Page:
The line between still and video fades out as Live View evolves into HD motion video
by Mike Stensvold
Digital cameras have come a long way since we first began covering them in 1996. The serious limitation of the early days was resolution—the first 1-megapixel camera was a big deal. We’ve reached a point now where digital-imaging technology has met and surpassed the capabilities of film and is pushing into new territories that weren’t possible in the analog world. In this first of a two-part feature on the state of digital photography, we’ll look at one of the most significant advances to date that, combined for the first time with an interchangeable-lens system, may well change how photographers record, experience and even think about photography.
Aimed squarely at enthusiasts, the latest SLR from Olympus offers several unique capabilities for creative expression
by Mike Stensvold
The new E-30 fits into the Olympus D-SLR line-up between the pro E-3 and advanced-amateur E-520 models, but closer to the E-3. It offers the most megapixels of any Olympus D-SLR and is loaded with features aimed at the creative artist who likes to go beyond the straight shot. Like the E-3 and E-520, the E-30 incorporates sensor-shift image stabilization that works with all lenses.
Go from moderate to long telephoto with a single lens
by Dave Willis
A tele-zoom is the convenient solution for getting close to the action, even when you need to remain at a distance. For portrait, sports and wildlife photography, these zooms give you the compositional flexibility you need to frame your subjects creatively. Telephoto lenses tend to be large and often heavy, so one of the big advantages of a tele-zoom is that it can do the duty of the multiple lenses you would otherwise need to cover the same range, reducing the volume and weight of the gear you must carry.
From the ultra-mobile netbooks to full-featured desktop replacements, there’s a portable computer just right for your photography
by Jon Canfield
One of the joys of digital photography is the instant feedback you get from looking at your images right after capturing them. Whether you’re photographing a family event or traveling on vacation, having a laptop with you that lets you review, organize, back up, enhance and share your images will definitely add to your enjoyment. Even a few years ago, carrying a notebook computer powerful enough for digital imaging was a heavy proposition.
Add impact to an image by placing it in a virtual frame
by The Editors
One way to add interest and importance to a photo is to frame it. This is as true in the digital world of web-based photo galleries as it is in a brick-and-mortar gallery. Adding a decorative virtual frame to an image may also enhance its presentation when viewing it in a digital photo frame, on your computer desktop or on your HDTV. Creating a simulated frame effect in Photoshop is relatively fast and easy.
Finding and creating soft, flattering light for portraiture
by Tom Bol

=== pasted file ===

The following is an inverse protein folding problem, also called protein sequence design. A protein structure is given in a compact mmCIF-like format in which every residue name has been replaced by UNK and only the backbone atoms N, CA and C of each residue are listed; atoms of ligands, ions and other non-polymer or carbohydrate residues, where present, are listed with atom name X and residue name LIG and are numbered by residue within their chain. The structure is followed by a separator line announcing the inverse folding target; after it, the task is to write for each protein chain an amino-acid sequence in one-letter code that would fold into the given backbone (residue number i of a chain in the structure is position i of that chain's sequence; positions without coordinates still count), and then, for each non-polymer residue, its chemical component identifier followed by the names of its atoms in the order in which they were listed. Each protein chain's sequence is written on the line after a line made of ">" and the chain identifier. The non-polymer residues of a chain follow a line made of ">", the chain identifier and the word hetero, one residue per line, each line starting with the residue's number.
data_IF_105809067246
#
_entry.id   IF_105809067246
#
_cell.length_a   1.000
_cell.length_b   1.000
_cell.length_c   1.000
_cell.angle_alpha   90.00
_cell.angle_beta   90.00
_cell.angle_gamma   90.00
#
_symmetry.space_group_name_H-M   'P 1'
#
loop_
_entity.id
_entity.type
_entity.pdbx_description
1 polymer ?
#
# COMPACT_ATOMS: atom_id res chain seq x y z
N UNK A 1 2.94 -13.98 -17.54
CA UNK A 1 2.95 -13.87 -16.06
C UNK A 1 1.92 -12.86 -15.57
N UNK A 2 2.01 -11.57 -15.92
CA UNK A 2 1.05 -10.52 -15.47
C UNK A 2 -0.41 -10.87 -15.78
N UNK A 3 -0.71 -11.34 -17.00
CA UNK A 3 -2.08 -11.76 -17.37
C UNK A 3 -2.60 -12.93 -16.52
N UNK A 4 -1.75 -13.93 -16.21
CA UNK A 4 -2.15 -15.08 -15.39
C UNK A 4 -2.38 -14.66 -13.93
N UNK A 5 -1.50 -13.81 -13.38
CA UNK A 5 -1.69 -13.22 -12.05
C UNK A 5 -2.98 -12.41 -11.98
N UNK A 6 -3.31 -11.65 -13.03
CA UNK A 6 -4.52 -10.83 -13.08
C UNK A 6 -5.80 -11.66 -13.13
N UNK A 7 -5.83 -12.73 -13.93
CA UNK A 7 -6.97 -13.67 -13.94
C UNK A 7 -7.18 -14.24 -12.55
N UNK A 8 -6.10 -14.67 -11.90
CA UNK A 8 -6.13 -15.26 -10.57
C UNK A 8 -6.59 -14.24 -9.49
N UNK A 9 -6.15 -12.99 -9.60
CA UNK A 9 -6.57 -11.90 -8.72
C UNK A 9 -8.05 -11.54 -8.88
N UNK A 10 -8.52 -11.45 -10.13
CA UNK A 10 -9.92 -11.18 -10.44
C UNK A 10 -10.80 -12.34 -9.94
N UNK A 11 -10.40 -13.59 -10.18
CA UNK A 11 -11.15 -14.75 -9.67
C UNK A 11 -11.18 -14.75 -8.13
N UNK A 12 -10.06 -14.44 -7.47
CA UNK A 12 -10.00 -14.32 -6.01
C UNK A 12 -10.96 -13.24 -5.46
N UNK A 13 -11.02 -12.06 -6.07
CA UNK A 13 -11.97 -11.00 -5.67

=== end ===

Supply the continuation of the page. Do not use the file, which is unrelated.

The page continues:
One general question I’m asked frequently while teaching photo workshops is, “How can I improve my images?” Participants expect to hear answers like, “Try a different lens,” or, “Change the composition.” True, these things may help, but many times I reply, “Try shooting the subject in better light.”
by Michael Guncheon
While you can use lenses designed for "full-frame" 35mm-sized sensors on smaller-format (APS-C) sensors (subject to the telephoto, or magnification effect), the converse isn't true. For example, the Canon EFS 18-55mm IS, included in the EOS Rebel XS kit, is designed specifically for use with APS-C-sized image sensors, like those used in the Rebel series.
Re-create the look of early photo printing techniques
by Rick Sammon
Howdy, pardner! I’m glad you could join the posse in the search to rustle up new creative imaging ideas. You’re riding with some talented folks. By now you may have guessed that, like many kids who grew up in the 1950s, I have the soul of a cowboy rustling around inside me.
Environmental portraits tell a story with setting, props and creative light
Environmental portraits—photographs of people in a surrounding that relates to who they are or what they do—have been the staple of newspaper and magazine photographs since the halftone process enabled images to be reproduced in those mediums. Early practitioners such as Yousuf Karsh and Arnold Newman traveled the world, combining their incredible sense of composition and attention to detail with masterful lighting setups.
Envision the end result, and you’ll see your world differently
by Rick Sammon
Ansel Adams, one of the greatest photographers of all time, was big on thinking ahead, or as he put it, envisioning the end result. I’m also big on envisioning the end result, as illustrated by the picture of the Golden Gate Bridge in San Francisco that I used to open this column. It’s one of my favorite images from a recent trip.
Speed through organization and image review with some of our favorite imaging apps
by David Willis
Aimed at keeping the work flow for photographers fast and fun, image browsers are designed to offer organization functionality at affordable prices. Most browsers are centered around simple interfaces to help you sort through images quickly, make the best selections and output them as prints, use them on the web or send them to family and friends. The best browsers also include essential image-enhancement tools and are the primary work flow tool for many photographers today.